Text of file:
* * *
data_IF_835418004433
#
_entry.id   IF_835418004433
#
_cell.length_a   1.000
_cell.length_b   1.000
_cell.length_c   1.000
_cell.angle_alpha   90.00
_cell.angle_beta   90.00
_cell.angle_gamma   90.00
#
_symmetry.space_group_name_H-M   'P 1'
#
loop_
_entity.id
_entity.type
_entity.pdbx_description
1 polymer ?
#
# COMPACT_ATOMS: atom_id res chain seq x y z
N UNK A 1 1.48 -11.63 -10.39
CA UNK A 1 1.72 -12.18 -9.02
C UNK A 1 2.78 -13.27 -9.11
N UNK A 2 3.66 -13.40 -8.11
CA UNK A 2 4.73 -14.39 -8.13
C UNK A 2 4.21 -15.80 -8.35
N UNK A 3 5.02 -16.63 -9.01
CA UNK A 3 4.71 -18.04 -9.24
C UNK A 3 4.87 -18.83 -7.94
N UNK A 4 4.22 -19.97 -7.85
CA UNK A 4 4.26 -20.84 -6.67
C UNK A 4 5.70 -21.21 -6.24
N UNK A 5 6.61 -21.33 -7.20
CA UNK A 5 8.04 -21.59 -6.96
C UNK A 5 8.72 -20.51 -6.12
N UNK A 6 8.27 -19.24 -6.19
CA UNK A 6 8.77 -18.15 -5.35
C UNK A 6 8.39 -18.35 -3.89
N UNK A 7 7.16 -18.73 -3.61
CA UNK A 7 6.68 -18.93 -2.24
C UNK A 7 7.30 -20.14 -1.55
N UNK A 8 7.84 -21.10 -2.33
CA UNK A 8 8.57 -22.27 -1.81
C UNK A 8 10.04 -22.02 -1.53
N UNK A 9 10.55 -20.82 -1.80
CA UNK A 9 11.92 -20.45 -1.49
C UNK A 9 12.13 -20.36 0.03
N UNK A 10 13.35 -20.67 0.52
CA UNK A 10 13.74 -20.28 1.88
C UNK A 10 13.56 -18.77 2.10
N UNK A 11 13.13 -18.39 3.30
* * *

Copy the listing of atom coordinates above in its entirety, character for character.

data_IF_835418004433
#
_entry.id   IF_835418004433
#
_cell.length_a   1.000
_cell.length_b   1.000
_cell.length_c   1.000
_cell.angle_alpha   90.00
_cell.angle_beta   90.00
_cell.angle_gamma   90.00
#
_symmetry.space_group_name_H-M   'P 1'
#
loop_
_entity.id
_entity.type
_entity.pdbx_description
1 polymer ?
#
# COMPACT_ATOMS: atom_id res chain seq x y z
N UNK A 1 1.48 -11.63 -10.39
CA UNK A 1 1.72 -12.18 -9.02
C UNK A 1 2.78 -13.27 -9.11
N UNK A 2 3.66 -13.40 -8.11
CA UNK A 2 4.73 -14.39 -8.13
C UNK A 2 4.21 -15.80 -8.35
N UNK A 3 5.02 -16.63 -9.01
CA UNK A 3 4.71 -18.04 -9.24
C UNK A 3 4.87 -18.83 -7.94
N UNK A 4 4.22 -19.97 -7.85
CA UNK A 4 4.26 -20.84 -6.67
C UNK A 4 5.70 -21.21 -6.24
N UNK A 5 6.61 -21.33 -7.20
CA UNK A 5 8.04 -21.59 -6.96
C UNK A 5 8.72 -20.51 -6.12
N UNK A 6 8.27 -19.24 -6.19
CA UNK A 6 8.77 -18.15 -5.35
C UNK A 6 8.39 -18.35 -3.89
N UNK A 7 7.16 -18.73 -3.61
CA UNK A 7 6.68 -18.93 -2.24
C UNK A 7 7.30 -20.14 -1.55
N UNK A 8 7.84 -21.10 -2.33
CA UNK A 8 8.57 -22.27 -1.81
C UNK A 8 10.04 -22.02 -1.53
N UNK A 9 10.55 -20.82 -1.80
CA UNK A 9 11.92 -20.45 -1.49
C UNK A 9 12.13 -20.36 0.03
N UNK A 10 13.35 -20.67 0.52
CA UNK A 10 13.74 -20.28 1.88
C UNK A 10 13.56 -18.77 2.10
N UNK A 11 13.13 -18.39 3.30